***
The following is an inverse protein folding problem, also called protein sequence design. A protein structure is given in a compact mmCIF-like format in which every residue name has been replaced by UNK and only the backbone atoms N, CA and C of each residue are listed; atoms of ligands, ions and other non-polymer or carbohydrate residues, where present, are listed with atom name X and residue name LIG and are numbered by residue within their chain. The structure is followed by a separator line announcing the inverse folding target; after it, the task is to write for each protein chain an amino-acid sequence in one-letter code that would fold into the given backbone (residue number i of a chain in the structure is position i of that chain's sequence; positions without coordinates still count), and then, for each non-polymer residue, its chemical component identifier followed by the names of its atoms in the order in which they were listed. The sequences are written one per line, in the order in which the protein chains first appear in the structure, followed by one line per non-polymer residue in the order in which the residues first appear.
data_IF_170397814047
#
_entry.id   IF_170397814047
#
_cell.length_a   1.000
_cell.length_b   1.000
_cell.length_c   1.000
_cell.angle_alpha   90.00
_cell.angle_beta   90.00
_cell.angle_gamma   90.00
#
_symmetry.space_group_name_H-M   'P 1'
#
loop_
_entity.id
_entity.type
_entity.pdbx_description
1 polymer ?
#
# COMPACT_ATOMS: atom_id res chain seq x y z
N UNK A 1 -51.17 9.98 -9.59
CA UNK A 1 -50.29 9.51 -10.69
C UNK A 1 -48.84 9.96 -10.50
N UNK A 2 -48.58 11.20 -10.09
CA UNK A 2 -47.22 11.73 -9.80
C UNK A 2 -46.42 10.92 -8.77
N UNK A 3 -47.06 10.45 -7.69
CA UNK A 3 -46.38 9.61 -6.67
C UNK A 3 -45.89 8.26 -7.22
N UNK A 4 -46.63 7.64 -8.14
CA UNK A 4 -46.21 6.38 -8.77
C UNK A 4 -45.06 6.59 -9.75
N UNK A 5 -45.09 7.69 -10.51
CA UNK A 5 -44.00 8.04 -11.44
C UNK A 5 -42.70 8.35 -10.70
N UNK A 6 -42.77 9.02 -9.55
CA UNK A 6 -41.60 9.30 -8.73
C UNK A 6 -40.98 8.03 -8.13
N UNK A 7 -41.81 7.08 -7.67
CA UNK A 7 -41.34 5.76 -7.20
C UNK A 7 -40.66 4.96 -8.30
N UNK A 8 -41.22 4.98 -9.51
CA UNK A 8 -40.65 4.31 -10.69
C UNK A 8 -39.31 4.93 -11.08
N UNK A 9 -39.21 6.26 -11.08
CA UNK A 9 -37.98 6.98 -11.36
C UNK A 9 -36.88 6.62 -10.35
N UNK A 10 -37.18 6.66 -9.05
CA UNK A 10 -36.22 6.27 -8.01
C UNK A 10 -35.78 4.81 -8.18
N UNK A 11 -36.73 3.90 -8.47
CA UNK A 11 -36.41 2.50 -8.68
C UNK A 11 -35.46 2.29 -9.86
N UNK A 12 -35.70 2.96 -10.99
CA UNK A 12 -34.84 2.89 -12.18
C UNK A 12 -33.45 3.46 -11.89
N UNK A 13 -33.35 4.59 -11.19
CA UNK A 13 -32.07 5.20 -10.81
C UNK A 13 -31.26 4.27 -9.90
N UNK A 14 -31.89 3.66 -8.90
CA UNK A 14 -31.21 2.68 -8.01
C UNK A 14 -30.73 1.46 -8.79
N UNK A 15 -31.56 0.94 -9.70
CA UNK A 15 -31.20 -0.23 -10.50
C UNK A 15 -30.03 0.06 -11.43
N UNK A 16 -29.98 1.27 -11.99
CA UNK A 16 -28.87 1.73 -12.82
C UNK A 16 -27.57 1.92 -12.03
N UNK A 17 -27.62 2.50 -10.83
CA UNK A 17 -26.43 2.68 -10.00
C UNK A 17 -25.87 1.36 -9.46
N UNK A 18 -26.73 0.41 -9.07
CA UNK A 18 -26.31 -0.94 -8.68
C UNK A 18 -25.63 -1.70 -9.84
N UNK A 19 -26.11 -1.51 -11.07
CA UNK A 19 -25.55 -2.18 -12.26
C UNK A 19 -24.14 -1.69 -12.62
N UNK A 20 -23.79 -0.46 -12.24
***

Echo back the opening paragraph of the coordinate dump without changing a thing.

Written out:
The following is an inverse protein folding problem, also called protein sequence design. A protein structure is given in a compact mmCIF-like format in which every residue name has been replaced by UNK and only the backbone atoms N, CA and C of each residue are listed; atoms of ligands, ions and other non-polymer or carbohydrate residues, where present, are listed with atom name X and residue name LIG and are numbered by residue within their chain. The structure is followed by a separator line announcing the inverse folding target; after it, the task is to write for each protein chain an amino-acid sequence in one-letter code that would fold into the given backbone (residue number i of a chain in the structure is position i of that chain's sequence; positions without coordinates still count), and then, for each non-polymer residue, its chemical component identifier followed by the names of its atoms in the order in which they were listed. The sequences are written one per line, in the order in which the protein chains first appear in the structure, followed by one line per non-polymer residue in the order in which the residues first appear.